The next day, just as the tide is finally beginning to raise the Nautilus, Nemo orders the hatches opened. As Aronnax fears, the Papuans gather around to climb down the ladder into the sub. But as soon as they try, they are hurled back as if by an invisible force! Nemo has electrified the railing of the ladder, making it impossible for anyone to enter. Terrified, the Papuans flee the Nautilus, and as the tide lifts it, precisely at the minute Nemo predicted, the submarine continues on its voyage.

For the next few days, Nemo performs experiments, recording the temperature of the ocean at different levels. Aronnax finds these experiments fascinating, but tells Nemo that because he has vowed to never return to land, no other scientists will ever benefit from his discoveries. "Since chance has joined our destinies," Nemo replies, "I can tell you the results of my observations."

Several days later, the Professor is up on deck at about the time the Second in Command performs his ritual scan of the horizon. This time, instead of reporting, "Nautron respoc lorni virch," as he usually does, he says something different. Nemo hurries up to the deck and looks out on the horizon himself. When Aronnax lifts up his own spyglass to see what they're looking at, Nemo snatches it away from him.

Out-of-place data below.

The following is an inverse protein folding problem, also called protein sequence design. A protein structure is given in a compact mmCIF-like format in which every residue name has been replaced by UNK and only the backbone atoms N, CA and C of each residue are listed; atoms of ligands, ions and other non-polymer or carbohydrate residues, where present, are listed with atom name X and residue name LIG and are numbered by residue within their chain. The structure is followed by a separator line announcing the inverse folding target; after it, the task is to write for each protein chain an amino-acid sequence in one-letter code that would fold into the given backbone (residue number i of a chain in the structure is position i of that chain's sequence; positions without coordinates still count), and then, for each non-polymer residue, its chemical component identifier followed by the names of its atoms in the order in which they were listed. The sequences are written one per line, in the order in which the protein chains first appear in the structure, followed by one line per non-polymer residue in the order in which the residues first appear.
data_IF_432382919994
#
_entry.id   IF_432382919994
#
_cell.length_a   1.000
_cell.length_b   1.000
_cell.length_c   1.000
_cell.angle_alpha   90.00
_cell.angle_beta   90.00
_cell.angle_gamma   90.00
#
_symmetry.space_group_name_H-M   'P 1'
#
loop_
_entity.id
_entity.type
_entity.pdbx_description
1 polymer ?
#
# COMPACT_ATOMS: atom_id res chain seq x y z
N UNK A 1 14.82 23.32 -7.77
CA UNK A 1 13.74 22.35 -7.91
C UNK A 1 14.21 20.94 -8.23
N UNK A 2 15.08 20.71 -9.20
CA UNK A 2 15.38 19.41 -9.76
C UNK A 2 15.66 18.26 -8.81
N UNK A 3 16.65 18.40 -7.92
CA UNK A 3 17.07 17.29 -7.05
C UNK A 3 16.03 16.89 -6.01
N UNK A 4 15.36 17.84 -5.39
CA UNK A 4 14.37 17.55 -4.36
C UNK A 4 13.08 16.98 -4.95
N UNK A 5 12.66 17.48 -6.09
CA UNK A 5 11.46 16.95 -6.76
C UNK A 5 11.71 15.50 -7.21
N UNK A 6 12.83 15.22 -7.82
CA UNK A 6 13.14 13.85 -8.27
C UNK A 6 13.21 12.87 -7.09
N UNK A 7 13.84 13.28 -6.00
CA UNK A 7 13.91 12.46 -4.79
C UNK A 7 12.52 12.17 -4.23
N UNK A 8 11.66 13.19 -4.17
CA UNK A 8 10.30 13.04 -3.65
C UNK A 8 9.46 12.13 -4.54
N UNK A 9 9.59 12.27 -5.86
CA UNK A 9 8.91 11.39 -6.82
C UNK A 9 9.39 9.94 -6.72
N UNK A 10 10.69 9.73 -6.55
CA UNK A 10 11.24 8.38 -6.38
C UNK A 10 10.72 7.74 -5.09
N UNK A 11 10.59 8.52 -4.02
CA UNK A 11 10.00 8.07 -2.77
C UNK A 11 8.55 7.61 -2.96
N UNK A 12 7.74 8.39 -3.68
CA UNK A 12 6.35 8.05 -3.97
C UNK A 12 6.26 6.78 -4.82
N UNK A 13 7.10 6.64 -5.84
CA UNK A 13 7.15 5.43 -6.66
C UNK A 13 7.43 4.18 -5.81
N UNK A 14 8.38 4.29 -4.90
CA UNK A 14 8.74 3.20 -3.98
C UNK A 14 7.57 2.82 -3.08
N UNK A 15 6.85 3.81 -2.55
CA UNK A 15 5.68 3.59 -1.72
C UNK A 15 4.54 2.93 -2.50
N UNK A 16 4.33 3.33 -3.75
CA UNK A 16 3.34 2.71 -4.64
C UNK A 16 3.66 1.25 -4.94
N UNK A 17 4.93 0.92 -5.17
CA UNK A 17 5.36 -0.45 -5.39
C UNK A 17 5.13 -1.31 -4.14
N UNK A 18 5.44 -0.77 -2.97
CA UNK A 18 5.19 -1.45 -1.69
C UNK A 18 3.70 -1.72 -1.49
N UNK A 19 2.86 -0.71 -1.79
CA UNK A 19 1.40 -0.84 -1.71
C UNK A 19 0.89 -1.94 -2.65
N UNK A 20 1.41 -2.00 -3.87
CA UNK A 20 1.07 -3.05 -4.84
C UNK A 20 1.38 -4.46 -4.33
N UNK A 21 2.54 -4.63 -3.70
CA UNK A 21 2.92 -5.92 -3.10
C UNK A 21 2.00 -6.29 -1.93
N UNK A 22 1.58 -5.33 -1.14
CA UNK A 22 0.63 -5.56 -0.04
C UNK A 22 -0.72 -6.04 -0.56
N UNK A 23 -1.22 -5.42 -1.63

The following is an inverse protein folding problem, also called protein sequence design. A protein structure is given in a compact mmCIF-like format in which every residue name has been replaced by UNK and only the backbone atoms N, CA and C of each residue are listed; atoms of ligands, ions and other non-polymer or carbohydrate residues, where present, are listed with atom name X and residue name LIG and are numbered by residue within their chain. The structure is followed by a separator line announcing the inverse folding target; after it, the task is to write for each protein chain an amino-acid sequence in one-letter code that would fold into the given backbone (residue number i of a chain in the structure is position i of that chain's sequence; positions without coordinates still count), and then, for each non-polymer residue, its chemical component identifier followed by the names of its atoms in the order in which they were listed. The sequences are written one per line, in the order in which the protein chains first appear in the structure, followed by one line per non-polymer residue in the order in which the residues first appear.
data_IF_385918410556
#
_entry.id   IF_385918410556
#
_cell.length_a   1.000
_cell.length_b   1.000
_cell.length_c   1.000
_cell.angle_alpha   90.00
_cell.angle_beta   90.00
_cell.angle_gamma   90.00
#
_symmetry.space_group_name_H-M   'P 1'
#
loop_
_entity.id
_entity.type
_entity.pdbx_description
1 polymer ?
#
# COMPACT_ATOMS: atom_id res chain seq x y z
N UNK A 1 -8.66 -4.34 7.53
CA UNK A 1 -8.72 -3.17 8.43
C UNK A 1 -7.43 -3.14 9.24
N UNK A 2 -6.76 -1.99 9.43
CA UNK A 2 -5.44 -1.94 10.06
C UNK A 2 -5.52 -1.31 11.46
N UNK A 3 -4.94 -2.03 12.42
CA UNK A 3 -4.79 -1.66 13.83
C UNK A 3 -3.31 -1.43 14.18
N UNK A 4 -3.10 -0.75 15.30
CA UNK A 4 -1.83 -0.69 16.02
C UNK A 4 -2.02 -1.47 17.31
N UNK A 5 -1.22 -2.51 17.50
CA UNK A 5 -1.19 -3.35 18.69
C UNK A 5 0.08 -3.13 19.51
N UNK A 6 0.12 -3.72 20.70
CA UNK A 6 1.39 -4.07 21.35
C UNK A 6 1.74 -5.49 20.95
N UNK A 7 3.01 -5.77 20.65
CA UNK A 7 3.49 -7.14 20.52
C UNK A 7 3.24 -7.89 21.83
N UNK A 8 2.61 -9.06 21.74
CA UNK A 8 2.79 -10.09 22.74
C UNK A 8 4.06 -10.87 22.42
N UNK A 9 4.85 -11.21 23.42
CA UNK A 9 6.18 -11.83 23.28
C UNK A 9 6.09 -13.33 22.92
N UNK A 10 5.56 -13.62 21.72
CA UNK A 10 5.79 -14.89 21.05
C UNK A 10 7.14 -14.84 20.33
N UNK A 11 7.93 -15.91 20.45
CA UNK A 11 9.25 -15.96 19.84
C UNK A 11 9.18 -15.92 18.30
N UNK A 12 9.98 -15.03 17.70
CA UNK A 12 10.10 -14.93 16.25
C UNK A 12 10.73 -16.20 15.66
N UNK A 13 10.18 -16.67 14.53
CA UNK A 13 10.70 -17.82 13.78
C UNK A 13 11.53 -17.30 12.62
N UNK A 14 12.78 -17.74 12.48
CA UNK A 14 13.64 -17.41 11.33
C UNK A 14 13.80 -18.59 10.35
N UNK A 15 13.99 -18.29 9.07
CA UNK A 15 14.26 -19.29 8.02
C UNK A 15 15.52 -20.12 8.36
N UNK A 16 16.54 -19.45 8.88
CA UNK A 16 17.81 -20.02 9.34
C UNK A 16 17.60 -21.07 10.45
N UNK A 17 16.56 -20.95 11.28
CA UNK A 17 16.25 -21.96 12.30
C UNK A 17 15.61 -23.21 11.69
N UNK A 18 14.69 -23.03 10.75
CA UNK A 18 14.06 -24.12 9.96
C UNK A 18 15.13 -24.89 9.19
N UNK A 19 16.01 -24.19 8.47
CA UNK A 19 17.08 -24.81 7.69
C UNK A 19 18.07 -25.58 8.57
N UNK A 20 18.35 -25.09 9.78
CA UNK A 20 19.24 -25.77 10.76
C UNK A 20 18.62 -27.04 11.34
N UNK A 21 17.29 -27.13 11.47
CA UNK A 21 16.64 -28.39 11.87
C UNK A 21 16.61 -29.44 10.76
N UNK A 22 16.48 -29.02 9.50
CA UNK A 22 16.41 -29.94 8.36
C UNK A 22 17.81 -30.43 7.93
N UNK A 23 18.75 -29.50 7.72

"Monsieur Aronnax," he said in a somewhat commanding tone, "I am asking you to observe one of the conditions of our bargain." 
"What is that, Captain?" 
"You must be confined, you and your companions, until I decide to grant you your freedom again."
Aronnax, Ned and Conseil are hustled into the cell they were originally placed in. Food is brought for them, which at first they find curious. But soon after they finish their dinner, one by one, they fall asleep, and Aronnax realizes that the food must have been drugged. Something was going down that Nemo did not want them to know about. But what?

Aronnax awakens in his own room, as if nothing had happened. He goes about his usual activities. After a while, though, Nemo comes to him and asks if he has any medical training.

During the night, one of his crew has been severely injured. Nemo is vague as to how it happened. "A collision broke one of the levers in the engine room and it hit this man on the head. The second-in-command was in danger. He threw himself forward to receive the blow -- a brother gives his life for a brother -- a friend dies for a friend -- what could be simpler! That is the law aboard the Nautilus!"

The man's condition is bad. Aronnax judges that he will die within a couple hours. There is nothing that can be done to save him. They watch over the dying man in silence for a while, then Nemo dismisses the Professor.

The next day Nemo invites Aronnax for another undersea excursion. Both Conseil and Ned join him this time, as well as several other crewmen. Nemo leads the group to a fantastic coral garden on the sea floor; a cemetary, where the dead crewman is buried in strange, silent and solemn ceremony, beside his crewmates who have died before him, in a tomb which will be sealed by the coral polyps.

Afterwards, Aronnax speaks with Nemo.
"Your dead sleep quietly there, Captain, well beyond the reach of sharks!' 
"Yes, monsieur," Captain Nemo replied gravely. "Beyond the reach of sharks -- and -- of men!"

Wednesday, June 5, 2013

20000 Leagues Under the Sea, Part 2: Captain Nemo